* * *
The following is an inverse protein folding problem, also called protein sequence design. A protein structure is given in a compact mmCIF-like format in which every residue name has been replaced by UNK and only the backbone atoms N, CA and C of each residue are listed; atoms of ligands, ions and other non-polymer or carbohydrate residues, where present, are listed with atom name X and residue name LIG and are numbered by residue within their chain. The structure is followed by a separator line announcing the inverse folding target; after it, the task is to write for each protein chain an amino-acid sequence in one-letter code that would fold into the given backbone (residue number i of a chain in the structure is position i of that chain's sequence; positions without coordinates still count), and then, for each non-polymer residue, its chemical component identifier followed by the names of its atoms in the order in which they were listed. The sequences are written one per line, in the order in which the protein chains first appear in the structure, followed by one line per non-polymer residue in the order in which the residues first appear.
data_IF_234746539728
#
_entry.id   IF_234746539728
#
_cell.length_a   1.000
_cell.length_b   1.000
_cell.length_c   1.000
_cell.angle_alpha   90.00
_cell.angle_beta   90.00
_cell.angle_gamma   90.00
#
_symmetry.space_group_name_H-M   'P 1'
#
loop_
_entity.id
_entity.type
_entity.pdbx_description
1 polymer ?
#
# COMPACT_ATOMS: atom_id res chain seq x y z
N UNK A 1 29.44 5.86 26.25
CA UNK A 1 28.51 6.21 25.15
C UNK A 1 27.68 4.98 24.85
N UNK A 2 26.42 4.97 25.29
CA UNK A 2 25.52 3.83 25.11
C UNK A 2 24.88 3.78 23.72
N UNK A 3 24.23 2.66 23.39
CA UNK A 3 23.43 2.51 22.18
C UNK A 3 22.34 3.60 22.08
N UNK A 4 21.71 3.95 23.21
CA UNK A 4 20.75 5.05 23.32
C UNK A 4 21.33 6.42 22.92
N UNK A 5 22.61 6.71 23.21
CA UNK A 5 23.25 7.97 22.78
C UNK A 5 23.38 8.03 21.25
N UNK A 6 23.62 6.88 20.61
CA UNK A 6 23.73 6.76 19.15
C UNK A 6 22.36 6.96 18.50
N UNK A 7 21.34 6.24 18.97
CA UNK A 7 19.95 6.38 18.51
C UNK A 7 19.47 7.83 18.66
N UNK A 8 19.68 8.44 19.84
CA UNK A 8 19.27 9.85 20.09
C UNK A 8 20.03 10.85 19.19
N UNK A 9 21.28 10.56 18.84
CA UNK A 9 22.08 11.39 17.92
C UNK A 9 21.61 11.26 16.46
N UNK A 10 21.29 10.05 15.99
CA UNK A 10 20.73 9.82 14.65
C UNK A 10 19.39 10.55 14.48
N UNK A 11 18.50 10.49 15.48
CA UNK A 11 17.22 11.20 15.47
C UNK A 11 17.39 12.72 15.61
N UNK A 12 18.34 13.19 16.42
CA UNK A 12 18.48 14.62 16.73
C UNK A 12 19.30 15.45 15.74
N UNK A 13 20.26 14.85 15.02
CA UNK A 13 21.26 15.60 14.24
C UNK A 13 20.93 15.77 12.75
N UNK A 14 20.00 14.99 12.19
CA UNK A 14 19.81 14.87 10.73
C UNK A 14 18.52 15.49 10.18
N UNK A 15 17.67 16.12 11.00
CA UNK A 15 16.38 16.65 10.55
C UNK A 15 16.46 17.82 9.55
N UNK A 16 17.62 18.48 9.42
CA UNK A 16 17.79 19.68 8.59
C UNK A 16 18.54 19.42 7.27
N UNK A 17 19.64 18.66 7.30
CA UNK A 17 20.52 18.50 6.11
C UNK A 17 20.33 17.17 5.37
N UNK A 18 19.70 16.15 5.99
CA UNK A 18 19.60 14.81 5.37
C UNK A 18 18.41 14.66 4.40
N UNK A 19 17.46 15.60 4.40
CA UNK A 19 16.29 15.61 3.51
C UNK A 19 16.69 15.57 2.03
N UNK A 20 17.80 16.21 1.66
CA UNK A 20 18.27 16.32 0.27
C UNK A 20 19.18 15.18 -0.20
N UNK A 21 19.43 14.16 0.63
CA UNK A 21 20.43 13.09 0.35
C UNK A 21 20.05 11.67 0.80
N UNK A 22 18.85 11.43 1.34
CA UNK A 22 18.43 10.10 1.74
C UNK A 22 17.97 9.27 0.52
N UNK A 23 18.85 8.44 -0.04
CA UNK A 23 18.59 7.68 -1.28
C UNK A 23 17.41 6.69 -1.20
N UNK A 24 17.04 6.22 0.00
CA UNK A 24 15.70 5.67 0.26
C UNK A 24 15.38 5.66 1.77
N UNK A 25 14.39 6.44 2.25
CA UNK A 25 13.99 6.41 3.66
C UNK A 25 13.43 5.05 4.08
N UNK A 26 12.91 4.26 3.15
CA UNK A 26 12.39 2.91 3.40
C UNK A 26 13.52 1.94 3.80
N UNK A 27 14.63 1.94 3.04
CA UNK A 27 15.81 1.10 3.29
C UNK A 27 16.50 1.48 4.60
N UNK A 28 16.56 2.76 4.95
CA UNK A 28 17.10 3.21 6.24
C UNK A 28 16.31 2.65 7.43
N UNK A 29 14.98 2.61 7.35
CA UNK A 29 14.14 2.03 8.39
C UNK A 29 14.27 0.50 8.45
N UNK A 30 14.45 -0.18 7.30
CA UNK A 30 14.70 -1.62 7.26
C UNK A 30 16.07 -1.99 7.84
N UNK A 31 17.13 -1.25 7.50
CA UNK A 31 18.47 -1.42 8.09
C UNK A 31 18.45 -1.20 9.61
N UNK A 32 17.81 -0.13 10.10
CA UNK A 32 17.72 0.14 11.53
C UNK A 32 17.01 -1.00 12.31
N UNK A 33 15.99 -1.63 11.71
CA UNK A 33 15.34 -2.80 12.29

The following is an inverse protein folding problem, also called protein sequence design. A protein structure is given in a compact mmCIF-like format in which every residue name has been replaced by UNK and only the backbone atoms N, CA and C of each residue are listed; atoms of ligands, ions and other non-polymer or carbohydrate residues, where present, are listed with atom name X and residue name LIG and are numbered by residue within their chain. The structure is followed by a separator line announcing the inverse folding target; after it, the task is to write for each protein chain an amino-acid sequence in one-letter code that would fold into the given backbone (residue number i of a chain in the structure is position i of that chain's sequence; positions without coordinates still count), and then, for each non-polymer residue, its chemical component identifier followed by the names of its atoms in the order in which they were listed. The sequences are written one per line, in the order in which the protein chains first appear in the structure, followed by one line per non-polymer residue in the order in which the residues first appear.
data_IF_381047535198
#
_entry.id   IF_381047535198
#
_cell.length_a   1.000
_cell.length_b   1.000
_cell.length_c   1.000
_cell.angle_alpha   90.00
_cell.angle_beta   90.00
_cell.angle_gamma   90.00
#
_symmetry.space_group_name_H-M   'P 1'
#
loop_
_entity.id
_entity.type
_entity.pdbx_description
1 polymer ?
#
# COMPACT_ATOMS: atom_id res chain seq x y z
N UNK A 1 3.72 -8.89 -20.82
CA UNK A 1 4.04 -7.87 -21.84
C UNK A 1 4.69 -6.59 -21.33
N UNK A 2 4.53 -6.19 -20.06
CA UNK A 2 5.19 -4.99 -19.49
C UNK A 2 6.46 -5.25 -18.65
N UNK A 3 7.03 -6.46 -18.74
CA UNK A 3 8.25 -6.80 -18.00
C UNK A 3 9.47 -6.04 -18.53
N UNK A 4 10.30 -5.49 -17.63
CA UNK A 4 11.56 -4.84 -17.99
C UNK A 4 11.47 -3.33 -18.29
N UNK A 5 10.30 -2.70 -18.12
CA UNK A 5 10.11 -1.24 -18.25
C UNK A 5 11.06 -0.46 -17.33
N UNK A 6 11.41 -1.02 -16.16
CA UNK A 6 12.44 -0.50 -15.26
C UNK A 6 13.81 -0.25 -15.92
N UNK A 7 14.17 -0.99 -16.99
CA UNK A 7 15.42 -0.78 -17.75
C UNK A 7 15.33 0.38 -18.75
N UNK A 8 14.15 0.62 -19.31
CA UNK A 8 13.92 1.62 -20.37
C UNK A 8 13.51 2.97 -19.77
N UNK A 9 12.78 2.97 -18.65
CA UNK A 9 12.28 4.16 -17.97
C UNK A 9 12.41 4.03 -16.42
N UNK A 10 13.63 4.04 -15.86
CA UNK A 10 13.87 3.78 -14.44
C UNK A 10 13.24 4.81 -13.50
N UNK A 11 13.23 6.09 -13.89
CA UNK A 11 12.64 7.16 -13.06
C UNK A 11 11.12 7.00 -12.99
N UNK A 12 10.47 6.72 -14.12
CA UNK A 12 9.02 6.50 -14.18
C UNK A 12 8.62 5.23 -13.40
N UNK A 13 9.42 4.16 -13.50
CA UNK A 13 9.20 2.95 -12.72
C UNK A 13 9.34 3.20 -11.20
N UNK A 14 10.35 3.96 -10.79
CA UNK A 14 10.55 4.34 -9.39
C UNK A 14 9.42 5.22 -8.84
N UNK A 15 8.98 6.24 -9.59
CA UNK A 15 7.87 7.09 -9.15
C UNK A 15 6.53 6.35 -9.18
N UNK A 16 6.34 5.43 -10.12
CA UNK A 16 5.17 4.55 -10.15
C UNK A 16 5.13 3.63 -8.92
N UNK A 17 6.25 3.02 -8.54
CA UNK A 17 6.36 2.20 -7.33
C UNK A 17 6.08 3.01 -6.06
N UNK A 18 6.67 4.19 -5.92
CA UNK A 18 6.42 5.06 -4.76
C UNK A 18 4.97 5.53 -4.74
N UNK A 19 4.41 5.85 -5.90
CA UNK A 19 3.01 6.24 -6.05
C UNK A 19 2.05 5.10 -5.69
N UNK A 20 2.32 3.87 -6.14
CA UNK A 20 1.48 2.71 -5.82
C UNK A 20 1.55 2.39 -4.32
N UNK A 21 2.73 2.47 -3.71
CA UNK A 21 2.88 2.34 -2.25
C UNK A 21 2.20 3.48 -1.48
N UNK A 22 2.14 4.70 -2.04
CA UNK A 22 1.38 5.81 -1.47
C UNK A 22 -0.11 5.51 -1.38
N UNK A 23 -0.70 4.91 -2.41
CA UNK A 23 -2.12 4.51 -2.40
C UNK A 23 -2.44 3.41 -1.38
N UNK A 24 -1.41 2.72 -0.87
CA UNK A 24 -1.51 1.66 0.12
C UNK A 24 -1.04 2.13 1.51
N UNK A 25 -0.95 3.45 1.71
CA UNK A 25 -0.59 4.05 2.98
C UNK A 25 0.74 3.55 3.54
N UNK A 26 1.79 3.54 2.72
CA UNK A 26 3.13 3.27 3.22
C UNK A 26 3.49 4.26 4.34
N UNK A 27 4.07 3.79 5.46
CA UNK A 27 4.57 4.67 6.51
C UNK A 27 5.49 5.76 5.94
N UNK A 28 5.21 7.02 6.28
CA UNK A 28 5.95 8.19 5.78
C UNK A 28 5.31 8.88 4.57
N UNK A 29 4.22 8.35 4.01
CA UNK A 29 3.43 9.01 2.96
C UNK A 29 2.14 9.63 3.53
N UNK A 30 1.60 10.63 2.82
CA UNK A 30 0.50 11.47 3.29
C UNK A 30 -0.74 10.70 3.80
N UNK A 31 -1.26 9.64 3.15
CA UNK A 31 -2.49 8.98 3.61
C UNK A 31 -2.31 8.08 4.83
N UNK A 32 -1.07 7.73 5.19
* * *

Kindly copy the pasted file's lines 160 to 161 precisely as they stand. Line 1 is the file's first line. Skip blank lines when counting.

CA UNK A 7 15.42 -0.78 -17.75
C UNK A 7 15.33 0.38 -18.75